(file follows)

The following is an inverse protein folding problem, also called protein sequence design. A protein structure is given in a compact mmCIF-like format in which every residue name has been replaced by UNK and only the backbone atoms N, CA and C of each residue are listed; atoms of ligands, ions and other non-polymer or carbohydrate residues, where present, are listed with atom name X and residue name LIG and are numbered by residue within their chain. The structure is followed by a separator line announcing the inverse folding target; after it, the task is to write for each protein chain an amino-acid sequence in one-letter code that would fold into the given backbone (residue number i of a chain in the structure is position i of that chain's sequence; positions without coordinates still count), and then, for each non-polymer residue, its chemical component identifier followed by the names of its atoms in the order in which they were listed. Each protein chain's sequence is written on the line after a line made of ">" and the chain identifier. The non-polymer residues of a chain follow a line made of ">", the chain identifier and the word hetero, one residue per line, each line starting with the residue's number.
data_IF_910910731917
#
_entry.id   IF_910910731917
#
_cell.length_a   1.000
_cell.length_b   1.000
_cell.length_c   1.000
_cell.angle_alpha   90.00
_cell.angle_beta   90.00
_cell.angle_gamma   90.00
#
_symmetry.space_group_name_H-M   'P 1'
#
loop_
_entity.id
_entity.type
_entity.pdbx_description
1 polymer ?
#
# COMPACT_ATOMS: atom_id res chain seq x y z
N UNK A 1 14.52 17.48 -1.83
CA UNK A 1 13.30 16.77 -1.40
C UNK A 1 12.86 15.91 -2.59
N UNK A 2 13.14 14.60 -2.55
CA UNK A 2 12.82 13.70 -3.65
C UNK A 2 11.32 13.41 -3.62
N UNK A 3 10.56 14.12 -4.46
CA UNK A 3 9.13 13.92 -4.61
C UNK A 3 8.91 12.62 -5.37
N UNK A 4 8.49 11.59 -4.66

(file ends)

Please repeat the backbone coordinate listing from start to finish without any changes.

The following is an inverse protein folding problem, also called protein sequence design. A protein structure is given in a compact mmCIF-like format in which every residue name has been replaced by UNK and only the backbone atoms N, CA and C of each residue are listed; atoms of ligands, ions and other non-polymer or carbohydrate residues, where present, are listed with atom name X and residue name LIG and are numbered by residue within their chain. The structure is followed by a separator line announcing the inverse folding target; after it, the task is to write for each protein chain an amino-acid sequence in one-letter code that would fold into the given backbone (residue number i of a chain in the structure is position i of that chain's sequence; positions without coordinates still count), and then, for each non-polymer residue, its chemical component identifier followed by the names of its atoms in the order in which they were listed. Each protein chain's sequence is written on the line after a line made of ">" and the chain identifier. The non-polymer residues of a chain follow a line made of ">", the chain identifier and the word hetero, one residue per line, each line starting with the residue's number.
data_IF_910910731917
#
_entry.id   IF_910910731917
#
_cell.length_a   1.000
_cell.length_b   1.000
_cell.length_c   1.000
_cell.angle_alpha   90.00
_cell.angle_beta   90.00
_cell.angle_gamma   90.00
#
_symmetry.space_group_name_H-M   'P 1'
#
loop_
_entity.id
_entity.type
_entity.pdbx_description
1 polymer ?
#
# COMPACT_ATOMS: atom_id res chain seq x y z
N UNK A 1 14.52 17.48 -1.83
CA UNK A 1 13.30 16.77 -1.40
C UNK A 1 12.86 15.91 -2.59
N UNK A 2 13.14 14.60 -2.55
CA UNK A 2 12.82 13.70 -3.65
C UNK A 2 11.32 13.41 -3.62
N UNK A 3 10.56 14.12 -4.46
CA UNK A 3 9.13 13.92 -4.61
C UNK A 3 8.91 12.62 -5.37
N UNK A 4 8.49 11.59 -4.66